The weak spot of the FS-1 are the electronics – they are delicate and often FS-1 cameras with defective electronics are offered. A FS-1 with defective electronics is quite likely a complete write-off – new parts are no longer available, and repair is mostly not possible.
As far as I know, there were three different versions of internal electronics in the FS-1 over time. These versions are not distinguishable externally, they can only be guessed by the serial number – and there are some uncertainties concerning the numbers. As a rough guideline, on the Yahoo! KonicaSLR mailing list was mentioned:
- Up to 250,000: first, very delicate version. Electronic failure very common.
- 250,000 – 350,000: second, improved version. Still problems with defective electronics, but much fewer defects than in the first version.
- Over 350.000: third, further improved version. Defective electronics quite rare.
The electronics of the FS-1 are not very well protected – the FS-1 reacts very sensitive if wrong batteries are used. Beware of rechargeable batteries, especially nickel-cadmium (NiCd) rechargeables! They can cause complete destruction of the camera's electronics due to improper voltage and the strong currents caused by this. This is true for all FS-1, independent of the electronics version.
1983, the FS-1 was replaced by the imroved successor model FT-1.
The actuator for the coupling of the aperture mechanism is built differently on the electronic cameras of the »F«-series (FS-1, FC-1, FP-1, and FT-1), the mechanically stressed parts are weaker than those in the mechanical bodies of the »Autoreflex«-series. This can lead to strong wear of the parts in the camera body together with the Adaptall-2-mounts of Tamron lenses and can destroy the aperture coupling mechanism in the long run.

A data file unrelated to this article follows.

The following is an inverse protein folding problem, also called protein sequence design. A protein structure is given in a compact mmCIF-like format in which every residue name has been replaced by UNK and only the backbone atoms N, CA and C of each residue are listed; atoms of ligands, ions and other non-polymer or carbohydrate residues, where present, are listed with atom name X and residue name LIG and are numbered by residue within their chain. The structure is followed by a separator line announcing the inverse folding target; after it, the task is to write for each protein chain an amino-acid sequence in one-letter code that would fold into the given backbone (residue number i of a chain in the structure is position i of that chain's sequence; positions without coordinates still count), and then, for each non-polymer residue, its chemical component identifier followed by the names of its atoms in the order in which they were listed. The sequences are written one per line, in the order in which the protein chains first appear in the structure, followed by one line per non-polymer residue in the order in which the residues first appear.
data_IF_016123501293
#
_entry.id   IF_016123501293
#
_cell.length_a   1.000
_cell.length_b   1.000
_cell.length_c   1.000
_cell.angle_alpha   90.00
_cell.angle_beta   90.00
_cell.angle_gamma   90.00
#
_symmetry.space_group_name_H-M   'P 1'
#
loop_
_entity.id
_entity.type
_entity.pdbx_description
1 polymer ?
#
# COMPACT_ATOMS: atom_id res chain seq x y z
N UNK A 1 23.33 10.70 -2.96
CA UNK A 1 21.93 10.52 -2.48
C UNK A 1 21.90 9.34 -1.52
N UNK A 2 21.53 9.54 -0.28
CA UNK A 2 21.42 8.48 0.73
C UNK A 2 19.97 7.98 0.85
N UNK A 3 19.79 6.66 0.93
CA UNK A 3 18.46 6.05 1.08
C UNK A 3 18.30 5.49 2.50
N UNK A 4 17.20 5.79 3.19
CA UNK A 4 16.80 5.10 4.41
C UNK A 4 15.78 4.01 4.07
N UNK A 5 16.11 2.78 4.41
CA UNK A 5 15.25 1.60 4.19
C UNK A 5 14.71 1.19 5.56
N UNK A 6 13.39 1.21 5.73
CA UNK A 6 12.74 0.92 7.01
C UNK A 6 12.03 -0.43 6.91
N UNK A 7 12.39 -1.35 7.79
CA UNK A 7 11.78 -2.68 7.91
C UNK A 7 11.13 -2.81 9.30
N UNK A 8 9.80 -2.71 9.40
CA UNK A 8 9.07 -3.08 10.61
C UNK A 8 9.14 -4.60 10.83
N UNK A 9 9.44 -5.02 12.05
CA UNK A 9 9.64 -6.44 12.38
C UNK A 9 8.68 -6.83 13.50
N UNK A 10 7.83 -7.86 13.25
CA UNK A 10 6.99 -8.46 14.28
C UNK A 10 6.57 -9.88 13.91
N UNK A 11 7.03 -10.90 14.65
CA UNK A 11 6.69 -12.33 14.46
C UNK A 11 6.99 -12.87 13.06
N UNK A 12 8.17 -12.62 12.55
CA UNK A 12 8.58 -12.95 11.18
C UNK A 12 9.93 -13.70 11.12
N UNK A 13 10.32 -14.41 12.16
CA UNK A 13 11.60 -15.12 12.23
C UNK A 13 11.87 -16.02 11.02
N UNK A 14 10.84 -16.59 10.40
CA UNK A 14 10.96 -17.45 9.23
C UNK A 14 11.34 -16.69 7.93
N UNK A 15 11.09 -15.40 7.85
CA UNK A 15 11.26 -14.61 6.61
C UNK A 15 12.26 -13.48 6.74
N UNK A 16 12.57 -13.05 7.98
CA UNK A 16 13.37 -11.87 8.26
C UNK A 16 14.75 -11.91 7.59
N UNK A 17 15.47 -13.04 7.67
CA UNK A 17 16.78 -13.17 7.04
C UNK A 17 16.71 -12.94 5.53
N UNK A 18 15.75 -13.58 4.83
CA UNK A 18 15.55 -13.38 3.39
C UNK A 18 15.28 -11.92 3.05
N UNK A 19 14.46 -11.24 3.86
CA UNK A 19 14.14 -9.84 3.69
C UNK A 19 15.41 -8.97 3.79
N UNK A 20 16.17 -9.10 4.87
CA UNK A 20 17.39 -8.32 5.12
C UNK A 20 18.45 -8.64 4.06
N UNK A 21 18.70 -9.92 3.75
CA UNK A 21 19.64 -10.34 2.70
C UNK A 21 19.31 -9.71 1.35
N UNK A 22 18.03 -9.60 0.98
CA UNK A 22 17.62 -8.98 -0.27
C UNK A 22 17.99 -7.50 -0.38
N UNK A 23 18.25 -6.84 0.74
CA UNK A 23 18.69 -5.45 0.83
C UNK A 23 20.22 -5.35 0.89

The reason for the heavy wear seems to be the rather strong tension of the aperture springs in the Tamron adapter, there is too much stress for the new mechanism of the »F«-series. Maybe the problem became evident only after the production stop of the Konica SLR boedies, because Tamron never changed their Adaptall-2 mounts.
With only once-in-a-while use of the Tamron Adaptall-2 mounts on the camera bodies of the »F«-series quite likely nothing will happen - I have taken a lot of photos with my FS-1 and Tamron Adaptall-2 lenses without having any problems ever. But beware: with regular use you could damage your camera.
On all mechanical Konica SLR bodies, theTamron Adaptall-2 mounts can be used freely without problems.
Changes over the predecessor model Autoreflex T4:
The FS-1 is a completely new design, that has technically nothing in common with its predecessor models and does also look very different from the Autoreflex T4. It has a built-in motor drive, electronically controlled shutter, slower shutter speeds up to 2 s, a smallest aperture of 22, and completely redesigned controls. Self timer and shutter release are electronic – unfortunately without the mirror lock-up function of the mechanical ancestors. The FS-1 and all later Konica models do not have a depth-of-field preview.